4 mobile broadband strategy one price for all will lead to price pressure and loss of revenue for everyone, as will using only one package. Good segmentation models are needed to differentiate from competitors, capture value and increase the size of the market. Introducing higher broadband speeds gives more opportunities to do this, as well as introducing low-end packages with small bucket sizes and time-based, pre-paid charging, which will also improve market segmentation. Care must be taken not to confuse the consumer with too many options or ones that don t make sense. An example would be speed differentiation offering 1, 1.5 and 2 Mbps levels. The difference is insignificant and is also difficult to maintain with any credibility. An example of successful packaging comes Figure 3 Traffic per user over time Average monthly Figure 4 Traffic growth compared to subscriber growth for PC mobile broadband connections Relative growth % months Nov 2008 Dec 2008 Traffic/subscribers New users consume less than average Traffic and subscribers Jan North America Northern Europe Southern Europe Eastern Europe Dashed lines = subscriber growth Solid lines = Traffic growth Feb To market maturity 5 10% market penetration Mar Apr from an operator selling mobile broadband with bucket pricing. The package was originally called 10 GB. It had a specified price and speed, and after the 10 GB limit was reached, the user was throttled to around 200 Kbps. The operator renamed it Unlimited, but kept the same price, speed and throttling level. So it was exactly the same package, only with a new name. Subscriber uptake doubled. This shows how sensitive consumers are to packaging. It was not the package itself that mattered, but rather that the name signalled the idea of a service that would always work. It also removed a difficulty for the consumer what is a GB? We can also utilize fair usage mechanisms very efficiently. Using priority mechanisms is far better than throttling at a central location Source: PTS Sweden, Telecom Authority Hungary, Ericsson analysis May and external sources Jun Jul Aug Market S-curve Sep Time Oct Nov Calculating broadband capacity d e s i g n i n g a mobile broadband network involves two strategic choices related to radio resources that will, in the end, determine the starting capacity. The two choices are: 1 What peak rate do we want to offer? 2 What coverage do we want? The decision on peak rate (for example 7.2 Mbps, 14.4 Mbps or 21 Mbps) will define the cell capacity of individual network nodes. At the basic level, cell capacity may be about 4Mbps, giving a theoretical capacity of 47,000GB a year for a three-sector site. The decision on coverage will then determine, besides where we can offer the service, the total network capacity. With 10,000 sites and 47,000 GB per site, the total theoretical capacity will be more than 470 PB (million GB). Backhaul capacity is then determined by the decision on peak rate. Each individual site must be able to deliver, as a minimum, the peak rate offered on the market. Using three sector sites, backhaul must then have one-third of the capacity of the radio network. For the RNC and GGSN nodes, with high capacity (an RNC can handle close to 8PB in a year), we dimension mainly towards what is expected in the network. The RNCs must of course be located in a smart way in relation to where the radio cells are, so there may be a geographical element. But generally these nodes are dimensioned and placed to provide a reasonable balance between over-provisioning and cost. To relate capacity to end users, we can use typical values of 1-2 GB per month for PC subscribers and GB per month for smartphone users. One million PC subscribers will then generate between 12 and 24 PB per year and 1 million smartphone users will generate between 2 and 3 PB per year. EBR #

5 strategy mobile broadband It is our conclusion that we should step up our efforts and work ahead, because the feared tsunami is really just a small wave before the real flood that will be unleashed by the next growth phases of mobile broadband. in the network. It is also fairer to the consumer. Using functionality such as end-to-end traffic handling priority (THP) takes care of the heavy user while ensuring that the service always works. With marginal cost per GB at EUR and an ability to handle heavy usage, the need for operators to charge for increased traffic above fair use levels will in the long run depend on their ability to capitalize on their assets in terms of network capacity, subscriber base and the intelligence of their network. Moving further ahead into Phase 3 of mobile broadband, new and modified business models will be needed to cater to all the new devices and services expected. Some of this is already evident in agreements like the one between Amazon Kindle and Sprint and AT&T, or the streaming music service Spotify with TeliaSonera. By using real-world data, we can see that traffic and revenues may very well grow without a problem. The cost per GB goes down as utilization increases, and available capacity should enable operators to move a lot faster down the learning curve that typically develops. Calculating marginal cost, it is possible to easily double the required network capacity at a cost per GB less than EUR It is our conclusion that we should step up our efforts and work ahead, because the feared tsunami is really just a small wave before the real flood that will be unleashed by the next growth phases of mobile broadband. This flood will continue for many years and it will keep bringing paying users into the networks, creating once again the kind of growth the industry has been used to. forward to the point where average utilization is, say, 15 percent, it is easy to get to EUR 1.0 and even below. (See figure 6) Looking only at the sites and nodes that need upgrading, we can use a very different utilization level in our calculations. For a radio node that needs a second, or a third carrier, we can use 50 percent utilization. For backhaul, RNC and GGSN we can use even higher numbers due to a higher degree of aggregation. The rise in operational cost when upgrading is generally quite marginal even in this context, owing mainly to power consumption. As a result, we end up with a marginal cost per GB at or below EUR (See figure 7) The choice of 50 percent utilization stems from a traffic peak to average ratio of roughly 1.4. The assumption of 70 percent peak utilization is a reasonable and safe number to use in order to maintain wanted service quality. A higher number will yield even lower cost per GB. Regardless, it is important to understand the difference between total and marginal cost and how to use them correctly when making calculations. (See figure 8) Author Greger Blennerud, Director of Business Development at Ericsson Networks, is responsible for mobile broadband for operators and consumers. He has more than 20 years of telecom experience in software development, business intelligence, sales and marketing. He holds a Master of Business Administration and Economics from Uppsala University, Sweden. Calculating broadband cost t h e d i s t r i b u t i o n cost per GB is calculated by dividing monthly, quarterly or yearly depreciated capital expenditure plus operational expenditure with the number of GBs distributed over the time period. The value is dependent on how many GBs are produced in the time period and does not say much. In the first year, the cost may be EUR 60; if growth is strong it may reach EUR in the second year. But looking 54 EBR #2 2010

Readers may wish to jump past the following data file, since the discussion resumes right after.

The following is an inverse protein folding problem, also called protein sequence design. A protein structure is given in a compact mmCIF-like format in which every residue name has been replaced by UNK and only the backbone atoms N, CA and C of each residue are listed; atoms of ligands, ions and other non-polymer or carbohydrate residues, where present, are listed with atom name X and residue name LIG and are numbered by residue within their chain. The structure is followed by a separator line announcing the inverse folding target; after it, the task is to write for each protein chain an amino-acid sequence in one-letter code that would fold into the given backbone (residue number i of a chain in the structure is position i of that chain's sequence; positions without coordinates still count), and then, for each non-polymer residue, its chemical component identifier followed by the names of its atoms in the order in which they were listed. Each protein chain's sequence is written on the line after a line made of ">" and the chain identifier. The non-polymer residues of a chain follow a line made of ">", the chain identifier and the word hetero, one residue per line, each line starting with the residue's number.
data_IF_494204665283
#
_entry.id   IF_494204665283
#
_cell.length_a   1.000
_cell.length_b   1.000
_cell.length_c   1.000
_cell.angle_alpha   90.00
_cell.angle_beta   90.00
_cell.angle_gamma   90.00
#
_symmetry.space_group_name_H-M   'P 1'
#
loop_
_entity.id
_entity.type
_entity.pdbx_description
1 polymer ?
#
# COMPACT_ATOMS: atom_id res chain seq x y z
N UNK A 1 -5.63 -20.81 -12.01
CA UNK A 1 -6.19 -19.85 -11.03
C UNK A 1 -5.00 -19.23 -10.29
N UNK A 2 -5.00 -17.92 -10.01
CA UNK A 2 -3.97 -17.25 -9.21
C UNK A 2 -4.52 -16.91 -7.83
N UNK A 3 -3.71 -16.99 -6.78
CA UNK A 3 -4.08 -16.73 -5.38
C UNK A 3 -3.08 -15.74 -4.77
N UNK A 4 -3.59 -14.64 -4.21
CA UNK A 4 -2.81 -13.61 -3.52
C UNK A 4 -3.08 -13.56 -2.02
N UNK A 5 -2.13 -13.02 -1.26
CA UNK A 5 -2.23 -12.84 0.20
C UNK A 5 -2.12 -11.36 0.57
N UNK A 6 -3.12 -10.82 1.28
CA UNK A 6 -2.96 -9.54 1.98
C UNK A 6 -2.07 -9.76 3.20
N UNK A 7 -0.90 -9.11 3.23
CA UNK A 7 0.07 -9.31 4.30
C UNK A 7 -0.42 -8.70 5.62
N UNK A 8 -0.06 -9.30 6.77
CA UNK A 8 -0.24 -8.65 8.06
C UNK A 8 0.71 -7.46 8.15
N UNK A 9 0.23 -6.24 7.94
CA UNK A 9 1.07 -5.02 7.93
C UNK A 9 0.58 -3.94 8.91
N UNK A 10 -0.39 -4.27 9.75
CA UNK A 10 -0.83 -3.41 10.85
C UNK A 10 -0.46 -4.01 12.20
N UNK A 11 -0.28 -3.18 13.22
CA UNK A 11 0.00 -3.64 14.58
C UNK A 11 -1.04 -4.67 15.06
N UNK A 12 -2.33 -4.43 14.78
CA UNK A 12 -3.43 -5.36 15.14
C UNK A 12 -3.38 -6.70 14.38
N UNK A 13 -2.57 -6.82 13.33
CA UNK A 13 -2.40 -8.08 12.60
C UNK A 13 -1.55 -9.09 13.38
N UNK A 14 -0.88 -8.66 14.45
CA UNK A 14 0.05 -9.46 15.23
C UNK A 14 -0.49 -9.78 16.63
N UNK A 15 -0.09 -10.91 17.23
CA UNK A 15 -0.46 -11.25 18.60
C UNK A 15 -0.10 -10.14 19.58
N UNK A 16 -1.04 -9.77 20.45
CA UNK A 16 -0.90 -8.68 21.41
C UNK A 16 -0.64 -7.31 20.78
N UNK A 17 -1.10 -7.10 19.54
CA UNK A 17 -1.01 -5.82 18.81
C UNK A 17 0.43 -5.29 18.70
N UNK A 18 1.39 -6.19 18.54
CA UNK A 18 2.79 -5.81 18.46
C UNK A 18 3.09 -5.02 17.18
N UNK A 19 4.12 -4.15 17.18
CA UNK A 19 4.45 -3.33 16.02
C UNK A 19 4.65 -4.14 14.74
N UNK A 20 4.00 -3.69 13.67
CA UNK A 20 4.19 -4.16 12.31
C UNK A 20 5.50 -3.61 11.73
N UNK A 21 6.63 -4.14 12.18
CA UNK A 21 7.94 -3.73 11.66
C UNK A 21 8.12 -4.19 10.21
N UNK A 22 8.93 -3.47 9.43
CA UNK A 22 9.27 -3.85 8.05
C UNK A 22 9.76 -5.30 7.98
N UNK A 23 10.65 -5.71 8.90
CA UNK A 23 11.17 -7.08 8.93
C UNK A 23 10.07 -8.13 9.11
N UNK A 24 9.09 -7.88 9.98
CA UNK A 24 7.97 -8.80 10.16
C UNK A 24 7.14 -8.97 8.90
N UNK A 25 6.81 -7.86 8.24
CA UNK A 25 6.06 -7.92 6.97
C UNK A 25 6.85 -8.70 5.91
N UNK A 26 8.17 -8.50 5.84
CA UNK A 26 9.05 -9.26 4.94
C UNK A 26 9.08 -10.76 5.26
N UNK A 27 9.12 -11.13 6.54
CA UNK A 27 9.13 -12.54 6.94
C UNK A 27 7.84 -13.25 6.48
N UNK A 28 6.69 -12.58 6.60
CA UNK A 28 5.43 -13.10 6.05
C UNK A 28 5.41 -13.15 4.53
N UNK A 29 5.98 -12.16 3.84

6 Figure 6 Broadband cost low utilization Dep. capex 21 Mbps 3x1 15% utilization Figure 8 Total versus marginal cost Pbytes % utilization RNC/BSC Total network investment GGSN Radio Backhaul Controller Transport Packet Radio 0,45 /GB 0,01 /GB 0,04 /GB < 0,01 /GB 0,01 /GB ~ 0,55 /GB Opex 0,34 /GB 0,01 /GB 0,04 /GB < 0,01 /GB 0,01 /GB ~ 0,40 /GB (Shared with 2G) Note: Low utilized network, fully allocated costs shared sites (2G/3G) Figure 7 Broadband cost ramping up utilization Dep. capex Opex 21 Mbps 3x1 > 3x2 50% utilization 50% utilization RNC/BSC GGSN Sum < 1 /GB Radio Backhaul Controller Transport Packet Total 0,05 /GB <0,001 /GB < 0,03 /GB < 0,001 /GB < 0,01 /GB ~ 0,08 /GB (Shared with 2G) Note: Fully loaded section of network, fully allocated costs shared sites (2G/3G) 0,001 /GB 0,001 /GB 0,001 /GB < 0,001 /GB 0,001 /GB < 0,01 /GB Sum < 0,1 /GB Cost per gigabyte ~= at 2-4% average utilization (perceived marginal cost] Data traffic on the rise Mobile data traffic surpassed that of voice on a global basis in December, according to Ericsson s measurements from live networks worldwide. Ericsson s findings show that global data traffic has grown by 280 percent during each of the past two years, and is forecast to double annually over the next five. The crossover occurred at approximately 140,000 terabytes per month in both voice and data traffic. Traffic is forecast based on measurements from a large number of networks to establish a baseline. Traffic development is then modelled from the bottom up, based on sociological and macroeconomic data to build a regional model of traffic development for different user services such as voice telephony, web browsing, audio and video streaming among others. The resulting data is compared with top-down modelling based on the general growth patterns of internet traffic. For voice traffic, the process is well known since it has been measured over a long period of time, so forecasting can be carried out with reasonable accuracy. However, data traffic measuring started relatively recently, making forecasting much more difficult. The current Ericsson data traffic forecast is shown below. Traffic volumes are driven by a combination of subscriber growth and persubscriber traffic growth. Subscriber growth is well established, although at present, most operators and regulators do not report PC and smartphone subscriptions separately. This is one of the main difficulties with modelling traffic, since the traffic generated by a PC subscriber is about 10 times that of a smartphone subscriber, and a smartphone subscriber generates times the traffic of an average data-enabled-phone user. The detailed knowledge of operators is therefore needed to assess the potential correctly, but models for subscription growth can also be built from device sales forecasts. Text: Richard Möller, Senior Market Analyst, Ericsson Radio access network 2-7% of sites Backhaul Cost per gigabyte ~ at capacity driven expansions (true marginal cost) Radio network controller Data traffic node Capacity driven investments Yearly exabytes EBR #